The extended focused assessment with sonography for trauma (E-FAST) exam is a means to triage patients who may have a pneumothorax (collapsed lung) or internal bleeding due to abdominal trauma. By assessing select areas on the patient’s body with ultrasound, valuable information is provided that can help determine whether a patient is destined for observation, CT scanning, or the operating room. Unfortunately, while the cost of portable ultrasound systems continues to drop, the training required remains a major hurdle. Studies have shown that E-FAST is effective in pre-hospital settings [2]; however those studies have involved physicians and surgeons with up to 100 hours of specialized E-FAST training, and such extensive training isn’t practical for typical EMS personnel. The reality is that it has been estimated that the rate of preventable trauma-related deaths is 85% higher in rural populations than in urban populations [3], with pre-hospital patient care being an urgent and unmet need in rural and under-served populations [Trauma.org].

What can be done to bring the powerful diagnostic capabilities of ultrasound to the masses at the scene of accidents and natural catastrophes? Kitware is helping to spur the widespread adoption of trauma-focused ultrasonography by creating a portable and easy-to-use system that integrates (1) advanced machine learning methods with (2) low-cost ultrasound probes from Interson and (3) innovative augmented reality displays from InnerOptic. Aspects of this effort are being funded by the NIH and spearheaded by clinical collaborators in Trauma Surgery and Emergency Medicine at Washington University in St. Louis and at Duke University in North Carolina.

Our work in this area has also been extended to include the in-field assessment of traumatic brain injury (TBI) by using ultrasound to assess the dilation of the optic nerve, an immediate indicator of increased intracranial pressure associated with TBI.

A recent highlight of our work is the workshop on point-of-care ultrasound that we organized at the 20th international conference on Medical Image Computing and Computer-Assisted Intervention (MICCAI 2017).  The proceedings of our workshop, including papers from Kitware, have been published by Springer as part of their Lecture Notes in Computer Science series.  Our publications at that and other workshops, conferences, and journals include the following:

  • S. Gerber, M. Jallais, H. Greer, M. McCormick, S. Montgomery, B. Freeman, D. Kane, D. Chittajallu, N. Siekierski, S. Aylward, “Automatic Estimation of the Optic Nerve Sheath Diameter from Ultrasound Images”, in Imaging for Patient-Customized Simulations and Systems for Point-of-Care Ultrasound, LNCS 10549, 2017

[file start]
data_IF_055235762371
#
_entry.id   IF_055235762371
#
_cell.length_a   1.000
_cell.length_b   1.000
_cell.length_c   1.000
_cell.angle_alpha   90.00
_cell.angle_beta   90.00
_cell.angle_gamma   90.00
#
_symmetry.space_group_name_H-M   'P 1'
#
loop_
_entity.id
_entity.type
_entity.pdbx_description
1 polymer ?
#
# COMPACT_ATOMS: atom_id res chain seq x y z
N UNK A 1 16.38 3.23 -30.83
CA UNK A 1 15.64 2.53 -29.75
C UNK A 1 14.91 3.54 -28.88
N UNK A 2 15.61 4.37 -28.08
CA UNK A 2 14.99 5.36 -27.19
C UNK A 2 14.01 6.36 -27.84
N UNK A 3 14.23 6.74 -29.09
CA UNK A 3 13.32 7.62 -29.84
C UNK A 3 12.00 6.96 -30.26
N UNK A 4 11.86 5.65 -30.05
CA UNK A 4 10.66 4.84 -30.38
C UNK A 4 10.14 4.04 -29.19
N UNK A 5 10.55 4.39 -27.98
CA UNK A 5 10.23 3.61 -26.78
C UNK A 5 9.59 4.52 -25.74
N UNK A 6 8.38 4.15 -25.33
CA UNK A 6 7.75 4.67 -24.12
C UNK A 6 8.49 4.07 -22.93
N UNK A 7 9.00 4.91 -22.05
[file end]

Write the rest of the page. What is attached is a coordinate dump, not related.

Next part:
• M. Jallais, H. Greer, S. Gerber, M. McCormick, D. Chittajallu, N. Siekierski, S. Aylward, “Ultrasound Augmentation: Rapid 3-D Scanning for Tracking and On-Body Display” in Imaging for Patient-Customized Simulations and Systems for Point-of-Care Ultrasound, LNCS 10549, 2017
  • S. Aylward, S. Gerber, M. McCormick, M. Jallais, S. Montgomery, L. Kohli, B. Freeman, S. Kane, “Point-of-care ultrasound for detecting elevated intracranial pressure in the field” Special Operations Medical Association’s Scientific Assembly (SOMSA) 2017 (Podium Presentation)
  • S. Aylward, M. McCormick, M. Jallais, S. Gerber, S. Montgomery, L. Kohli, B. Freeman, S. Kane, “Computer-Assisted FAST exam for in-field triage” SOMSA 2017 (Poster Presentation)
  • X. Han, X. Yang, S. Aylward, R. Kwitt, M. Niethammer, “Efficient Registration of Pathological Images: A Joint PCA/Image-Reconstruction Approach” IEEE International Symposium on Biomedical Imaging, Melbourne, Australia, 2017
  • S. Aylward, M. McCormick, HJ. Kang, S. Razzaque, R. Kwitt, M. Niethammer, “Ultrasound Spectroscopy” Proceedings of the International Symposium on Biomedical Imaging (ISBI), Prague, 2016 (Presentation)

We have also given a variety of invited talks on the blending of open science and point-of-care ultrasound.  The low-cost ultrasound probes of point-of-care ultrasound have invigorated a grass-roots industry that is undergoing rapid growth thanks, in part, to its adoption of open science practices, e.g., promoting open APIs, using and contributing to open-source software, and encouraging and benefitting from collaborations between academia and industry.  Slides from select talks are offered below:

Similar talks were given at

  • The University of Pennsylvania
  • Robarts Research Institute
  • Johns Hopkins University

2. Ultrasound Analysis of Tumor Micro-environment

With the University of North Carolina at Chapel Hill and SonoVol, a pre-clinical ultrasound startup, Kitware is participating in the development of tools and technologies to help cancer researchers track tumors in animal models. One biomarker of cancer malignancy is tortuosity of vessels within the tumor—an indicator of how well the tumor is nourished. One goal of our collaboration is to monitor tumor vessels with high-frequency ultrasound and advanced image-analysis algorithms, enabling researchers to investigate how tumors respond to potential anti-cancer drugs. This project is funded by the NIH and NSF, with grants to Kitware, UNC, and SonoVol. Once realized, this approach will facilitate drug development and help researchers in academia and industry identify promising therapies earlier.

Related publications

  • SE. Shelton, BD. Lindsey, R. Gessner, Y. Lee, S. Aylward, H. Lee, E. Cherin, F. Stuart Foster, PA. Dayton, “Acoustic angiography: a new high-frequency contrast ultrasound technique for biomedical imaging.” Proc. SPIE 9871, Sensing and Analysis Technologies for Biomedical and Cognitive Applications 2016, 987109 (May 19, 2016); doi:10.1117/12.2229179.